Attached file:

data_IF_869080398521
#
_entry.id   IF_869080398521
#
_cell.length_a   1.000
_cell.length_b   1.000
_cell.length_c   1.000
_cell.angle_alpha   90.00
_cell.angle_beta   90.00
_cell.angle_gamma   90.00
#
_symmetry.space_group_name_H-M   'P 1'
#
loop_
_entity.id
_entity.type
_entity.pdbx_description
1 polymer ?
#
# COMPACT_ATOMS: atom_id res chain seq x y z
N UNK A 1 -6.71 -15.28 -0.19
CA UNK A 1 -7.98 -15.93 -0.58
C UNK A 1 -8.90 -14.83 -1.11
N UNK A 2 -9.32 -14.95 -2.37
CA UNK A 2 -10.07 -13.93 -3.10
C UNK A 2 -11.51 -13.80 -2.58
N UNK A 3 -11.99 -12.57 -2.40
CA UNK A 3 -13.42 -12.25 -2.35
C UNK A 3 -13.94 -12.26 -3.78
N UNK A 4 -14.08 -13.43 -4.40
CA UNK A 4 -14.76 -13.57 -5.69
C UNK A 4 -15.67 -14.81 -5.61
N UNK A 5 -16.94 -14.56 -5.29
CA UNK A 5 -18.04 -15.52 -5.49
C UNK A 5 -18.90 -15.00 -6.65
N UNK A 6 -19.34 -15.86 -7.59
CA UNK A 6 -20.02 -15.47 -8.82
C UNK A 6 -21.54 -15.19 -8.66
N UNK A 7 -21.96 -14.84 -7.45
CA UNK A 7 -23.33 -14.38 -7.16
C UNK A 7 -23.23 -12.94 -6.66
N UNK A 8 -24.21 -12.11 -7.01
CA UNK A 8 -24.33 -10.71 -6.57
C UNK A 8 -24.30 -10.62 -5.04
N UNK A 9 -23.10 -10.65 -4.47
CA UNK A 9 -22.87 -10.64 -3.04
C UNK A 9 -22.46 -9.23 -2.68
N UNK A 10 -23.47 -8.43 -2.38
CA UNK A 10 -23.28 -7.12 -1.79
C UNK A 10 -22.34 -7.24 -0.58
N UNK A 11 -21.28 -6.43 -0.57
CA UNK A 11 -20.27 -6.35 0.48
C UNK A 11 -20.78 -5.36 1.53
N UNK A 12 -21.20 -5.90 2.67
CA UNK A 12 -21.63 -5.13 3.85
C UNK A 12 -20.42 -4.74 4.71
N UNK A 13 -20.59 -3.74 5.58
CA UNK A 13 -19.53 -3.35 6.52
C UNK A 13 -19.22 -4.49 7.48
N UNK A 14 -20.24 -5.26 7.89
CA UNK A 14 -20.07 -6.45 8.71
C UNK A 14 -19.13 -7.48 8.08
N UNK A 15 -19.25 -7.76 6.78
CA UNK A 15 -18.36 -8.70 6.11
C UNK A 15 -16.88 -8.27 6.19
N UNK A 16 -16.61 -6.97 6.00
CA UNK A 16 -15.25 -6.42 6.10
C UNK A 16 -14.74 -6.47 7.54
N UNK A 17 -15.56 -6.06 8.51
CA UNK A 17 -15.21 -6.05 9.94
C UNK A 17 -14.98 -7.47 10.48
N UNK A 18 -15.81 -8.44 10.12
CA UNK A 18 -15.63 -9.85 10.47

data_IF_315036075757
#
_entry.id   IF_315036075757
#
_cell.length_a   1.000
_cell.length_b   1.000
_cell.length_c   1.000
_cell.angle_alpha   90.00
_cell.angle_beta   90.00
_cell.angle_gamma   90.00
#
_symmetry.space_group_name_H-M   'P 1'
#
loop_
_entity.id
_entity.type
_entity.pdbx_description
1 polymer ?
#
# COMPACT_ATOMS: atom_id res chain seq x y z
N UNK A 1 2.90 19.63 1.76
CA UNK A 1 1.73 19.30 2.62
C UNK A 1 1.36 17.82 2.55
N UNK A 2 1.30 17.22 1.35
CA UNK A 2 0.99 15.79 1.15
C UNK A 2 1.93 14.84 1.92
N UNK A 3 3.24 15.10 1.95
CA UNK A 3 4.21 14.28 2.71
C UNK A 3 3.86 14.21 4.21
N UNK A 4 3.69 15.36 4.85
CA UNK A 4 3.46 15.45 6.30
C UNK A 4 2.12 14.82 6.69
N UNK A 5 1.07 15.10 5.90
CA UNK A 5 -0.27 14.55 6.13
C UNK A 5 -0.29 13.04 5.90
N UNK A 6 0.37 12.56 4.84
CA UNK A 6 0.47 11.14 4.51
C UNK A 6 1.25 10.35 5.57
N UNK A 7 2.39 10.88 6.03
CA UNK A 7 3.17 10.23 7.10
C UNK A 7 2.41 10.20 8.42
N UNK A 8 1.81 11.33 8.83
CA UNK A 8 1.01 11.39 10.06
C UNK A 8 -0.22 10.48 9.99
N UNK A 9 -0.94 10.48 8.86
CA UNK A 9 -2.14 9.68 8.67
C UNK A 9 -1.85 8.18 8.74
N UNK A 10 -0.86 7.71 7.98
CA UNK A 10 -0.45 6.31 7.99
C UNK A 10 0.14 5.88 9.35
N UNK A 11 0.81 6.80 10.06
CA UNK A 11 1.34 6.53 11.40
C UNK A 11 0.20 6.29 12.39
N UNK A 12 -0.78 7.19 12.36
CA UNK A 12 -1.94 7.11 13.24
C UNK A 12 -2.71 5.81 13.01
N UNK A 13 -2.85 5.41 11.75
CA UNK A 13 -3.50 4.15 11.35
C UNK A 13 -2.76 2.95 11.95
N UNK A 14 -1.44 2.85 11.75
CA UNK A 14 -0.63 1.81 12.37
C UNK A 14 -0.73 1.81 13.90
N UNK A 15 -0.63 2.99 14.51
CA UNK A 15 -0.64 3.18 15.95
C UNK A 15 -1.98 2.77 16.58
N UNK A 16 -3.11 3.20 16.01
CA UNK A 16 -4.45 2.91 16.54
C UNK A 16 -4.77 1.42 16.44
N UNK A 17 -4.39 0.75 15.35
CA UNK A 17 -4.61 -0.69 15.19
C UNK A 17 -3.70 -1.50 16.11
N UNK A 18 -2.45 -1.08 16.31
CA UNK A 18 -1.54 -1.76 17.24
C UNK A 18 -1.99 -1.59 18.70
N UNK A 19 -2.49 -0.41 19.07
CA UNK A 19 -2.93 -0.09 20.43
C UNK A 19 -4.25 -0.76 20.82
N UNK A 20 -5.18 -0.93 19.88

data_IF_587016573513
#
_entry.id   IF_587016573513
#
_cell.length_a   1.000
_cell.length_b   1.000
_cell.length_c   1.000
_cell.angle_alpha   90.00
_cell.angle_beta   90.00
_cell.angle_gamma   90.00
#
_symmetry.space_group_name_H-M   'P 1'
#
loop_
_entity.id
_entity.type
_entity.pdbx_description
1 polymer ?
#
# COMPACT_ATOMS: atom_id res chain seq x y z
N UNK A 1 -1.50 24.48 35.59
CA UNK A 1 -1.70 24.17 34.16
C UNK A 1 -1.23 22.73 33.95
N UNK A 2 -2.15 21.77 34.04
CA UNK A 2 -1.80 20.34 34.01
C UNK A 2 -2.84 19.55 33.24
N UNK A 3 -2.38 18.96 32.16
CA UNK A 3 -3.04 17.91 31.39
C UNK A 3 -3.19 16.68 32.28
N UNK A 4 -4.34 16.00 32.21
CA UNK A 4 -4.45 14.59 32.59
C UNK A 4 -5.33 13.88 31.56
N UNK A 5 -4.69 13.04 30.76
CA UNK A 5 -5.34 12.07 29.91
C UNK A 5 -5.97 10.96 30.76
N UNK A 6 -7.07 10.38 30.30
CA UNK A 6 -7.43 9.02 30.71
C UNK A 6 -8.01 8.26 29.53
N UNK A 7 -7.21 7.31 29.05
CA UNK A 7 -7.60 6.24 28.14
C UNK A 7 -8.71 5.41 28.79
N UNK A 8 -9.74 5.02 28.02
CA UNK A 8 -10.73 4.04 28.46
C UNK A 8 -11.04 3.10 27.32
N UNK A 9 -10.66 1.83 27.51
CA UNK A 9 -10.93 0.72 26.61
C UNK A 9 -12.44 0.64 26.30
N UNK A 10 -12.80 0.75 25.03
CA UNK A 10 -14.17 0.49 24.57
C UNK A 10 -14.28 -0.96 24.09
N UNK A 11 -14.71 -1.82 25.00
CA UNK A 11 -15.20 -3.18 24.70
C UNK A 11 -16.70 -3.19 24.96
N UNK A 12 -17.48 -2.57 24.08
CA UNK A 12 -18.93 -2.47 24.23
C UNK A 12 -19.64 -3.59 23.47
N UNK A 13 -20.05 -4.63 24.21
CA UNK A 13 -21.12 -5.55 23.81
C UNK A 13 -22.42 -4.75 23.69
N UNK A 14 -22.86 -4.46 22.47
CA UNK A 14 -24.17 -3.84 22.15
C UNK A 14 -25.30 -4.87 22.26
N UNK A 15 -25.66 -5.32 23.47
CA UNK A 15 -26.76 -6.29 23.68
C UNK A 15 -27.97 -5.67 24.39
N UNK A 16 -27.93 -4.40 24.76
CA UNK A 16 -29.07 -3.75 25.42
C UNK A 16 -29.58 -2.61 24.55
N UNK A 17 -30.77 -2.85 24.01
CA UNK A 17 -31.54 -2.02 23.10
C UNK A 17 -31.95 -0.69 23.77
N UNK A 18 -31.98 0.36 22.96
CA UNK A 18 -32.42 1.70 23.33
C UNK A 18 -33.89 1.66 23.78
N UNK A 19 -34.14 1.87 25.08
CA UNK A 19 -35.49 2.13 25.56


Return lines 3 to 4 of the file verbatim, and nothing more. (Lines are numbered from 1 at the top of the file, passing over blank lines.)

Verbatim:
_entry.id   IF_869080398521
#